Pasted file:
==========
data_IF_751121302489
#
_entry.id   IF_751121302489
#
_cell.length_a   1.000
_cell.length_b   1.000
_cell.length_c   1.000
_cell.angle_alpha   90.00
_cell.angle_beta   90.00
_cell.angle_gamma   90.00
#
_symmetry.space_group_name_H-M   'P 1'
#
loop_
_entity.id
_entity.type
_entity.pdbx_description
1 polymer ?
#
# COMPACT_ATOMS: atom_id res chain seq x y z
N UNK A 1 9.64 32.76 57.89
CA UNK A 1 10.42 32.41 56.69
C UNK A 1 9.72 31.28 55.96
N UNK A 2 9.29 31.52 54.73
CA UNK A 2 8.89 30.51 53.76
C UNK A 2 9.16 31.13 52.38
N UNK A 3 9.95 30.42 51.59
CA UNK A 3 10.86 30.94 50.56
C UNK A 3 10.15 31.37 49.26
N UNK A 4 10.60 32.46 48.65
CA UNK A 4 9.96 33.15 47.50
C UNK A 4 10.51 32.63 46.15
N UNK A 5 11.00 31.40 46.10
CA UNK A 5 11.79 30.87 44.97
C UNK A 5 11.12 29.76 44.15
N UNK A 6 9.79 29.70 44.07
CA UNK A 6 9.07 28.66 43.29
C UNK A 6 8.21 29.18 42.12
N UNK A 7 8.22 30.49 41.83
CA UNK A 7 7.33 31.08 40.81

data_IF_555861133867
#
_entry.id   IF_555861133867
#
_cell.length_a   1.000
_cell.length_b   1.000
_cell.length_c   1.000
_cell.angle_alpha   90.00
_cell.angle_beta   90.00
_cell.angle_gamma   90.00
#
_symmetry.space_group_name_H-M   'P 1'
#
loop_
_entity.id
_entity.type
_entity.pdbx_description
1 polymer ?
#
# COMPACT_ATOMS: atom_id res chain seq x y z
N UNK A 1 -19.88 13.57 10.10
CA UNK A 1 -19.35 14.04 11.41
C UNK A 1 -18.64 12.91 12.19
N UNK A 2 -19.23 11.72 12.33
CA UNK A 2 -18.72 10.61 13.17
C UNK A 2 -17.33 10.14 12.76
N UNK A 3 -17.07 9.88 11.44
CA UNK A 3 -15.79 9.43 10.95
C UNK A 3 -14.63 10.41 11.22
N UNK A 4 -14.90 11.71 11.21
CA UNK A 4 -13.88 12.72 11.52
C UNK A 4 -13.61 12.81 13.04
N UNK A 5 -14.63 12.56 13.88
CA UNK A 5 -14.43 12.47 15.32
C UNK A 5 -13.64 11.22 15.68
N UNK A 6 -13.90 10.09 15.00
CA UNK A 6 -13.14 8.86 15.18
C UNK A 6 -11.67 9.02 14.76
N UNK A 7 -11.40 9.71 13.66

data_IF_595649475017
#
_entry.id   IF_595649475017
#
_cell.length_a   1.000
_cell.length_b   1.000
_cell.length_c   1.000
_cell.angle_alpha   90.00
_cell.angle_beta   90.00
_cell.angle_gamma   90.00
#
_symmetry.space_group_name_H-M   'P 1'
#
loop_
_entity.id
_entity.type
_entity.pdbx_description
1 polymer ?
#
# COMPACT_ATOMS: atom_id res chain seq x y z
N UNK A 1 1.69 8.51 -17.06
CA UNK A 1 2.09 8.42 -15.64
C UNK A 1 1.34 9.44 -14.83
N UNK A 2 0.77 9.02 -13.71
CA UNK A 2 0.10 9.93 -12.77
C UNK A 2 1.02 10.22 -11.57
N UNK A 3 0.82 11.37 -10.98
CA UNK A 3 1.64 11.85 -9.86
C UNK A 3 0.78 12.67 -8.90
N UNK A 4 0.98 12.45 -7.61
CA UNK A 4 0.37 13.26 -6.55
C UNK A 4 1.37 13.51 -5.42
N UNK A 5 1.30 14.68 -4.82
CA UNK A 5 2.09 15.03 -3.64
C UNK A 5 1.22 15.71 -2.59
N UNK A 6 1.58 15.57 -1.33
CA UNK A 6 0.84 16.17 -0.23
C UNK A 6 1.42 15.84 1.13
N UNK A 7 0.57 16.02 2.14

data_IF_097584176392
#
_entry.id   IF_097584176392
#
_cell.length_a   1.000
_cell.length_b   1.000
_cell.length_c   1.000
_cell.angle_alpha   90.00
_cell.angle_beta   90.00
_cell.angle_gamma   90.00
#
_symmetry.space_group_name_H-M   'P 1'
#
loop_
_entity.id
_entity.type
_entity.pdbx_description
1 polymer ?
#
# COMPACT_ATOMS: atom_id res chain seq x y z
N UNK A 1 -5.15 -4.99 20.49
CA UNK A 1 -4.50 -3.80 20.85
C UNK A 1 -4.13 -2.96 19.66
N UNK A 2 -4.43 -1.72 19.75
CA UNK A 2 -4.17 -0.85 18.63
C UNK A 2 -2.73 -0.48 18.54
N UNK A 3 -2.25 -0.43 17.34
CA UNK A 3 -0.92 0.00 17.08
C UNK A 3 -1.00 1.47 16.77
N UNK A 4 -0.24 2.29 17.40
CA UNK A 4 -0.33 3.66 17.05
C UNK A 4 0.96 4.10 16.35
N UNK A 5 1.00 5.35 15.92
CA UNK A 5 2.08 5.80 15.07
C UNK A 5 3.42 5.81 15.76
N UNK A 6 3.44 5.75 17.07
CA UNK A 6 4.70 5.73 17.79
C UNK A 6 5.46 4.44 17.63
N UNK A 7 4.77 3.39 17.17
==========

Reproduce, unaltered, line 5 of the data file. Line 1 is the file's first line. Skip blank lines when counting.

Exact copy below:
_cell.length_a   1.000